CAISO reports that 2015 wholesale power prices in the state were 30% below 2014

Written By: Stratton Report
May 10, 2016


On May 10, the California Independent System Operator’s Department of Market Monitoring announced that prices in the California wholesale energy markets in 2015 decreased by about 30 percent.

The price reductions were a result of a 40 per cent drop in natural gas prices, moderate loads and several hundred megawatts of new peak summer generating capacity helped keep wholesale costs low and highly competitive during a period of record low hydroelectric production.

CAISO noted that overall prices in the ISO energy markets in 2015 were highly competitive, with the total estimated wholesale cost of serving load last year at just under $37 per megawatt-hour. Likewise, prices in the real-time market were fairly stable in 2015, although there was an increase in frequency of negative prices compared to 2014. This trend was particularly notable in the first half of 2015 resulting from a planned outage on the Path 15 major transmission path within California, moderate loads and peak output from solar resources. The costs for reserves and energy used by the system (ancillary services) decreased to $62 million, or about 10 percent less than 2014.Transmission congestion within the ISO system was low compared to prior years and had a limited impact on average overall prices across the system.

Keith Collins, Manager of Monitoring and Reporting noted:

“As more renewable generation comes on line, we continue to see growing market effects. Thus, it remains important for the ISO and stakeholders to continue to develop market tools to value flexibility and address oversupply.”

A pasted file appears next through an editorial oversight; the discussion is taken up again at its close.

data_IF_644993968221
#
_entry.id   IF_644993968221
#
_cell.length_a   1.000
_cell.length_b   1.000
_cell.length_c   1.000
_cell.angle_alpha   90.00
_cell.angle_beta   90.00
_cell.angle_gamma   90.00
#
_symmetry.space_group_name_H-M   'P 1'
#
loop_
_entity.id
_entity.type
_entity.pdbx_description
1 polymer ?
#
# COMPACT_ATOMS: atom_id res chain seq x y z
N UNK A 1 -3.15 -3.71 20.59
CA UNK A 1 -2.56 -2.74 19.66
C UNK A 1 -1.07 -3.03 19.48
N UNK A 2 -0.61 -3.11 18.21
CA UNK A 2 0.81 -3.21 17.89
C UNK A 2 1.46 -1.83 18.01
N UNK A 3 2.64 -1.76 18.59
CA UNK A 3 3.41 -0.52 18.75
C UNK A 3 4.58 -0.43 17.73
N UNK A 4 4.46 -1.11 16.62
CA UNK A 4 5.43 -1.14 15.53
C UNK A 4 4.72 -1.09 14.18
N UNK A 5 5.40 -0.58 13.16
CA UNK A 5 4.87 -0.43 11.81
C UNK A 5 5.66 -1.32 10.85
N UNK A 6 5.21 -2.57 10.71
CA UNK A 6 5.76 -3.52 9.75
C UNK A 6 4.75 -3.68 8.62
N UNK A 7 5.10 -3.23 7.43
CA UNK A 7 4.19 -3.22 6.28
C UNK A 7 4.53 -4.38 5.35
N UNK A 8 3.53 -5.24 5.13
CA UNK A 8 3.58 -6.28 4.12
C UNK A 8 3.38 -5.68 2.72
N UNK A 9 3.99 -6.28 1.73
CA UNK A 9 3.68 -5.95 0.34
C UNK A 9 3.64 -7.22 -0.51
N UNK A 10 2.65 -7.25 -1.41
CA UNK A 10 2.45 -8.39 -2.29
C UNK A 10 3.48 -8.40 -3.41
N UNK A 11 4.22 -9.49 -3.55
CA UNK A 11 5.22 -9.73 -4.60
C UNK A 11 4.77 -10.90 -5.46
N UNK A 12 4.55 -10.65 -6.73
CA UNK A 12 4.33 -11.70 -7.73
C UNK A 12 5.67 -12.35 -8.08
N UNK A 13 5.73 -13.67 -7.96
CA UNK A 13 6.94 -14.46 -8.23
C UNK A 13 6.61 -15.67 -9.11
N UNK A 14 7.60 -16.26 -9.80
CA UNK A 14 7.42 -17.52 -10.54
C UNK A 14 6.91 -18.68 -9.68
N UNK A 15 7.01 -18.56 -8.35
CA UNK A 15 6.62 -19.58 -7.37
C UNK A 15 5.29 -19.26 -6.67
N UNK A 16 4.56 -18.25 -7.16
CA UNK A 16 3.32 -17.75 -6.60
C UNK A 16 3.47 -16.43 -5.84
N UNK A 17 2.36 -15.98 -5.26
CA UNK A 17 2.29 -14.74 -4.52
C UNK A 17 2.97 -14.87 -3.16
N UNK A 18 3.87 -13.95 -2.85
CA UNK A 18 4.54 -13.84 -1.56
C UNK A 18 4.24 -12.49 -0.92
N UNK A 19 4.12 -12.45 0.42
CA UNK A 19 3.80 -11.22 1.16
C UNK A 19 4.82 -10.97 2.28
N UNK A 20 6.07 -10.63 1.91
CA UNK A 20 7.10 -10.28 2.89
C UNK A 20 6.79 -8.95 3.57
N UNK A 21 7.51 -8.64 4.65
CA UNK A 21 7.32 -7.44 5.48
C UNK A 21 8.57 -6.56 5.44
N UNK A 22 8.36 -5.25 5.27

Non-hydroelectric renewable generation directly connected to the ISO system accounted for about 18 percent of total supply in 2015, up from about 16 percent from 2014. This growth was driven primarily by the increase in generation from solar resources. Energy from wind and solar resources directly connected to the ISO grid provided more than 12 percent of system energy, compared to about 10 percent in 2014. Solar energy production increased by about 38 percent compared to 2014 and accounted for almost 7 percent of the total supply. Solar last year became the largest source of renewable power, overtaking wind for the first time. The overall output from geothermal generation increased by about 24 percent in 2015 and provided almost 5 percent of system energy while wind generation decreased slightly and contributed to about 5 percent of system energy. Natural gas power plants continued to be the largest source of energy in 2015.

Meanwhile, hydroelectric generation decreased about 16 percent last year and provided about 5 percent of the supply, which is the lowest level since the ISO began operation in 1998.

Almost 1,700 megawatts of new generation connected to the grid in 2015 with about 950 megawatts of summer peaking capacity. Of the total new generation, about 450 megawatts was wind capacity and more than 1,200 MW was solar. No natural gas-fired power plants were added in 2015 but just over 1,000 megawatts of gas plants were retired.

Demand response programs operated by the ISO participating utilities continued to meet about 5 percent of the ISO’s overall system resource adequacy capacity requirements. Meanwhile, the average annual system energy delivered in 2015 was almost unchanged from 2014 with about 231,495 gigawatt-hours, which continued the same trend as the past several years. The 2015 peak load was 47,257 megawatts, which was about 5 percent more than 2014 and the highest peak in the last five years.